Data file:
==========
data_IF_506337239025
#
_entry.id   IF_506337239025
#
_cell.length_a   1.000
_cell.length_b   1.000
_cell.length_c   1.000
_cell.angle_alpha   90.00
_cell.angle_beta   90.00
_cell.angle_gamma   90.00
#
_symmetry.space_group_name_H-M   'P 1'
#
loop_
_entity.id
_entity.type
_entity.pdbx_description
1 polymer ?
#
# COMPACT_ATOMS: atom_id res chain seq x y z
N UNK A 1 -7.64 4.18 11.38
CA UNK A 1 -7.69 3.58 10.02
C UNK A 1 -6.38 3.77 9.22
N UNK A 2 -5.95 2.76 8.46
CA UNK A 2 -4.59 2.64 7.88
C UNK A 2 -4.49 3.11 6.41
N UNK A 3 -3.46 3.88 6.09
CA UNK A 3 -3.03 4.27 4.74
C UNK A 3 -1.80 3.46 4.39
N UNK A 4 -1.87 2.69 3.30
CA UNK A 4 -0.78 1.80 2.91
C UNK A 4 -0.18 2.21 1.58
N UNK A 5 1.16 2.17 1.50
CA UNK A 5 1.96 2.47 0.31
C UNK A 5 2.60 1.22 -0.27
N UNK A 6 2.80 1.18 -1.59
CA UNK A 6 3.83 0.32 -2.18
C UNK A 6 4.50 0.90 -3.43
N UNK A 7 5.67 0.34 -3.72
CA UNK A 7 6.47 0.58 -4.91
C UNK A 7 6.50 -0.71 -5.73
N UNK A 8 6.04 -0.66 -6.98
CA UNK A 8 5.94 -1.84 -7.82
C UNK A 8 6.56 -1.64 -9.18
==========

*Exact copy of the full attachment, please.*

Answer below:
data_IF_506337239025
#
_entry.id   IF_506337239025
#
_cell.length_a   1.000
_cell.length_b   1.000
_cell.length_c   1.000
_cell.angle_alpha   90.00
_cell.angle_beta   90.00
_cell.angle_gamma   90.00
#
_symmetry.space_group_name_H-M   'P 1'
#
loop_
_entity.id
_entity.type
_entity.pdbx_description
1 polymer ?
#
# COMPACT_ATOMS: atom_id res chain seq x y z
N UNK A 1 -7.64 4.18 11.38
CA UNK A 1 -7.69 3.58 10.02
C UNK A 1 -6.38 3.77 9.22
N UNK A 2 -5.95 2.76 8.46
CA UNK A 2 -4.59 2.64 7.88
C UNK A 2 -4.49 3.11 6.41
N UNK A 3 -3.46 3.88 6.09
CA UNK A 3 -3.03 4.27 4.74
C UNK A 3 -1.80 3.46 4.39
N UNK A 4 -1.87 2.69 3.30
CA UNK A 4 -0.78 1.80 2.91
C UNK A 4 -0.18 2.21 1.58
N UNK A 5 1.16 2.17 1.50
CA UNK A 5 1.96 2.47 0.31
C UNK A 5 2.60 1.22 -0.27
N UNK A 6 2.80 1.18 -1.59
CA UNK A 6 3.83 0.32 -2.18
C UNK A 6 4.50 0.90 -3.43
N UNK A 7 5.67 0.34 -3.72
CA UNK A 7 6.47 0.58 -4.91
C UNK A 7 6.50 -0.71 -5.73
N UNK A 8 6.04 -0.66 -6.98
CA UNK A 8 5.94 -1.84 -7.82
C UNK A 8 6.56 -1.64 -9.18